The Education Department, as you have seen, said this week that it would instigate a new review of its student-debt portfolio in an effort to correct for past mistakes that denied millions of borrowers credit toward student-loan forgiveness.

This will lead to immediate cancellation of debt for approximately 40,000 borrowers under the Public Service Loan Forgiveness program, and at least three years of additional credit for more than 3.6 million borrowers seeking income-driven repayment, the department said.

Navient made the decision to stop servicing federal student loans in the Direct Loan program. So your servicing portfolio was transferred to Aidvantage, which is in turn owned by Maximus Education LLC, and operates a Direct Loan program.

The Direct Loan program offers four IDR plans: ICR, IBR, PAYE and REPAYE. “Since his loans were borrowed before Oct. 1, 2007, he is not eligible for PAYE,” said Kantrowitz, the author of “How to Appeal for More College Financial Aid.”

IBR or REPAYE will yield the lowest monthly loan payment, he adds, depending on whether you are married and file separate or joint returns with your spouse, whether you have any loans from graduate school and whether your income exceeds your student-loan debt.

You likely need an IDR plan. “Switching into an income-driven repayment plan vs. a possible future loan forgiveness from President Biden is not an either-or situation,” Kantrowitz says. “Plus, President Biden has called for $10,000 in loan forgiveness, not full forgiveness.”

Your situation is clearly complicated, and not a simple case of student-debt forgiveness. I’m sorry that it has been hanging over you all of these years. The Institute of Student Loan Advisors and National Foundation for Credit Counseling are two nonprofit organizations that may offer you more hands-on help.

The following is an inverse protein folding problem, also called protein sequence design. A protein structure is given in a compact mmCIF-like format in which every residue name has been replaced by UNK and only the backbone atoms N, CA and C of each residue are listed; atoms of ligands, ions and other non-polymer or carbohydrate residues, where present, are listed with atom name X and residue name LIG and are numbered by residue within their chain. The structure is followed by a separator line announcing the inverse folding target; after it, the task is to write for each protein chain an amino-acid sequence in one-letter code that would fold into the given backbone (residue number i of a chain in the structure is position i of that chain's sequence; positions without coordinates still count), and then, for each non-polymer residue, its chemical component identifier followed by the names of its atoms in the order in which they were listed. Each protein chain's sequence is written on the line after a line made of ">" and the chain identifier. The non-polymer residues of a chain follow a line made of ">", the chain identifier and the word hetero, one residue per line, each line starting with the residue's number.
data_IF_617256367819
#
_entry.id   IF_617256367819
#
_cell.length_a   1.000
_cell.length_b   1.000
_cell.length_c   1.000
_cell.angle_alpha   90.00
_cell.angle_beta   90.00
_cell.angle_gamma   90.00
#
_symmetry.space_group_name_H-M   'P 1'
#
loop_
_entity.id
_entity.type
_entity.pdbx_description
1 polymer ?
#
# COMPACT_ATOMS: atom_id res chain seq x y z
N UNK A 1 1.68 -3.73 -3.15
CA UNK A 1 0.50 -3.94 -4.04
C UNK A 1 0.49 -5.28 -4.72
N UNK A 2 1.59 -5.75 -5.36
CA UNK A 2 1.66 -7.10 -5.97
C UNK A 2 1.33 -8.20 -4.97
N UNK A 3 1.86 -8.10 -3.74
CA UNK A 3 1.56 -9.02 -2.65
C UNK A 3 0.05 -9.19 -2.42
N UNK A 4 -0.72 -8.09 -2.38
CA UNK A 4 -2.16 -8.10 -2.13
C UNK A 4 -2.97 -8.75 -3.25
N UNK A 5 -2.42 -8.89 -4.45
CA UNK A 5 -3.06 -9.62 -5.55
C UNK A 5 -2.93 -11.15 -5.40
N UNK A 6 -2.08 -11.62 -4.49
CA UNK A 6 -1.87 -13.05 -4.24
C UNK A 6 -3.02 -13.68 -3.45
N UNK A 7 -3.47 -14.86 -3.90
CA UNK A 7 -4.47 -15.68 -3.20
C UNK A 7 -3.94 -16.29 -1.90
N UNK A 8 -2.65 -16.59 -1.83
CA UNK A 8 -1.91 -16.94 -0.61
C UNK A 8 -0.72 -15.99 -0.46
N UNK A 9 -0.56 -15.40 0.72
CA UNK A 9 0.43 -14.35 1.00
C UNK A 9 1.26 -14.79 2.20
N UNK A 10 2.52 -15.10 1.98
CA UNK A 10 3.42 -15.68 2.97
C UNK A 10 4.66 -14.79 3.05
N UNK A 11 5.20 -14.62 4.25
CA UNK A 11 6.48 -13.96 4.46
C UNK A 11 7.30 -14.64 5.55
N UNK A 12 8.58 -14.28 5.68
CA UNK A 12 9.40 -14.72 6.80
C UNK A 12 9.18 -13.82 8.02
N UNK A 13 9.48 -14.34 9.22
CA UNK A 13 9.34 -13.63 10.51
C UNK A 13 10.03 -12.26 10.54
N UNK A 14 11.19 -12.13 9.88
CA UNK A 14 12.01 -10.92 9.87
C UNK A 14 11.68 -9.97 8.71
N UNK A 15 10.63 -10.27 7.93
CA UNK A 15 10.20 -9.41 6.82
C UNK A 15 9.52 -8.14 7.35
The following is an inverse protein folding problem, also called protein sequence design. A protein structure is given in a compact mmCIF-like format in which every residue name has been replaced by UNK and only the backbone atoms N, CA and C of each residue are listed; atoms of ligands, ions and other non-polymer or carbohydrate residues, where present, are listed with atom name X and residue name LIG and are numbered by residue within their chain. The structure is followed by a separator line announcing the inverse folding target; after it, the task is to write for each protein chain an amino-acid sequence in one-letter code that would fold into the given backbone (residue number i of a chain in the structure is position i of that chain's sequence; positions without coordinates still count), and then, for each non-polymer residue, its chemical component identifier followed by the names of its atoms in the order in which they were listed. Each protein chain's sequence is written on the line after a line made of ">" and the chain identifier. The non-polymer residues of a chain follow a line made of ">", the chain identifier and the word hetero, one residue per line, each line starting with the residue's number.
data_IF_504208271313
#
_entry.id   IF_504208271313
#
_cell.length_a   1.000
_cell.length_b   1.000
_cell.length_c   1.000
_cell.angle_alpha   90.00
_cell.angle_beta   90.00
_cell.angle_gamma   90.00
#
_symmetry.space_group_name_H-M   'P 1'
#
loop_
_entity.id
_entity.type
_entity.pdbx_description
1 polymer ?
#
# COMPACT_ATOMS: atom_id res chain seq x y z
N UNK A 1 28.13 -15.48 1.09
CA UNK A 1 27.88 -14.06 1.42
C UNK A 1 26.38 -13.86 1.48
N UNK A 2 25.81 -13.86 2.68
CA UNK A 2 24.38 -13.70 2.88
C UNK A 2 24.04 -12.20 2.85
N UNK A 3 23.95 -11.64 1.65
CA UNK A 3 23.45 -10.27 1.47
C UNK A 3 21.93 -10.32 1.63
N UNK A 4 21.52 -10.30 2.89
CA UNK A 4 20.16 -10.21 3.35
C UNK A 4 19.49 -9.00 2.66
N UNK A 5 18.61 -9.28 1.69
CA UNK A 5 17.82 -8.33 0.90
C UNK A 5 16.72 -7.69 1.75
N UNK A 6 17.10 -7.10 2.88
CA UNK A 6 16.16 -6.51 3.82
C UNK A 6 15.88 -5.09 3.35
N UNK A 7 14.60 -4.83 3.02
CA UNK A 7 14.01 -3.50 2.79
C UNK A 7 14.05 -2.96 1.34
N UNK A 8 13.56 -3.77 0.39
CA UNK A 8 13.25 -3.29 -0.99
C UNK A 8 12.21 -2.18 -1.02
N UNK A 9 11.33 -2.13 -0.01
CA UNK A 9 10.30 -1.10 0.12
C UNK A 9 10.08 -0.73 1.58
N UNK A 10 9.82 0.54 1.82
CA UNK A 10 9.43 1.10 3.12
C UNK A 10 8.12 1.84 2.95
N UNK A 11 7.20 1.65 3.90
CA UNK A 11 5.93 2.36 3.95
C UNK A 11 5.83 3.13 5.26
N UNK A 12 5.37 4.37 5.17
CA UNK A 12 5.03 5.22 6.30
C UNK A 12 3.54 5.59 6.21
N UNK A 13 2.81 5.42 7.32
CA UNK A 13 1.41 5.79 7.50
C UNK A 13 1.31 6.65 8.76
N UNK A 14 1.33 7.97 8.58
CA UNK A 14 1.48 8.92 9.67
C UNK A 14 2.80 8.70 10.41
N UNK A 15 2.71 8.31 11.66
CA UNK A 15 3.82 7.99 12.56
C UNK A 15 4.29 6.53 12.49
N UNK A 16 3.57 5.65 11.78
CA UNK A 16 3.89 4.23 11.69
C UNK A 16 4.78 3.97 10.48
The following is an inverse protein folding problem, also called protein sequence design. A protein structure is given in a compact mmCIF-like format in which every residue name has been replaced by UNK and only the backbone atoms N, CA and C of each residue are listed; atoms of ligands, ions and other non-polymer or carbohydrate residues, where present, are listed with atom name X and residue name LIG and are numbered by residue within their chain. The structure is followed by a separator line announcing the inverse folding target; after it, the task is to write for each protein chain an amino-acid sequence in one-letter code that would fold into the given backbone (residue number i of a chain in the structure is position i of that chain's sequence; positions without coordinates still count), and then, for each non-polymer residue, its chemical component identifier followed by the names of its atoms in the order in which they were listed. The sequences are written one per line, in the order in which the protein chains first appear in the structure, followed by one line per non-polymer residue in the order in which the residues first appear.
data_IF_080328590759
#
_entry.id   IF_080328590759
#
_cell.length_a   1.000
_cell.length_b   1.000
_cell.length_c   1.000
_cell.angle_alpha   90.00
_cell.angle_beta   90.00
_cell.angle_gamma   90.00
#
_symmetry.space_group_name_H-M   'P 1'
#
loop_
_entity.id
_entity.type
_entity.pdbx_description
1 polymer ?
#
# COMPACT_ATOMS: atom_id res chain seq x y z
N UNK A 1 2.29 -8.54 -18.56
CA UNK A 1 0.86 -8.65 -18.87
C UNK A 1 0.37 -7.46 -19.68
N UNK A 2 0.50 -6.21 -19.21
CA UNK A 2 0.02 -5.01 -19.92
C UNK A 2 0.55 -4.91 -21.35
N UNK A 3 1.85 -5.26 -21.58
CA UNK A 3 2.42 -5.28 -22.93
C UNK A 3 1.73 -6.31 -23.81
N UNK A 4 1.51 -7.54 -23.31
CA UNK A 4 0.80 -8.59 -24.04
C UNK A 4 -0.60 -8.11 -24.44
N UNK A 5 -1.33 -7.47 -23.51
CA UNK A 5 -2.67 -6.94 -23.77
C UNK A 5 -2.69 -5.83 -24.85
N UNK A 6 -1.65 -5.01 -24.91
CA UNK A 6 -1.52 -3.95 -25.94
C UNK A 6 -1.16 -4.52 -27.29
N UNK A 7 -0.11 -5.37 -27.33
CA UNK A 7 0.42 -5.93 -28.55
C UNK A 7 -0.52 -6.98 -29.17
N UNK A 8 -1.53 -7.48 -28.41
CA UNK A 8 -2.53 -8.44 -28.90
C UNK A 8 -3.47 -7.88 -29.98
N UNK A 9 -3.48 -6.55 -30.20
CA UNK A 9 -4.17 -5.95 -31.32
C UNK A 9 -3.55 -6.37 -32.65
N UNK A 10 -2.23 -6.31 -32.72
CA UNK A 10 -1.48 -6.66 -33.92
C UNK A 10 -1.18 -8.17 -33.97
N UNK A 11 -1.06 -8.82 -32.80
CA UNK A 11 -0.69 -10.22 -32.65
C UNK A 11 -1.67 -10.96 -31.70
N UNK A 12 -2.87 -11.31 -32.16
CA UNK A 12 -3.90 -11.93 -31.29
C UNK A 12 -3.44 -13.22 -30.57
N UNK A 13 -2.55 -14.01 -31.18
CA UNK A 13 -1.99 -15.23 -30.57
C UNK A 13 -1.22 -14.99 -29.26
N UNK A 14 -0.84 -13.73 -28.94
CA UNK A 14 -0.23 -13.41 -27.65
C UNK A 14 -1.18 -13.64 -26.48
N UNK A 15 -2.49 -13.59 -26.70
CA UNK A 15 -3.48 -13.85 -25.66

You can email The Moneyist with any financial and ethical questions related to coronavirus at qfottrell@marketwatch.com, and follow Quentin Fottrell on Twitter.

Check out the Moneyist private Facebook group, where we look for answers to life’s thorniest money issues. Readers write in to me with all sorts of dilemmas. Post your questions, tell me what you want to know more about, or weigh in on the latest Moneyist columns.

The Moneyist regrets he cannot reply to questions individually.

By emailing your questions, you agree to having them published anonymously on MarketWatch. By submitting your story to Dow Jones & Company, the publisher of MarketWatch, you understand and agree that we may use your story, or versions of it, in all media and platforms, including via third parties.

Read more:

‘Please help!’ It seems like I have been paying my child’s student loan forever. How much longer must I pay it off?

‘The weight of this debt is crushing’: I’m 74, and a retired speech-language pathologist with a student-loan debt of $200K. Am I obliged to pay it off?

Do I resist refinancing my $160,000 federal student loan at a lower rate in the hope there will be loan forgiveness? What are the chances it will happen?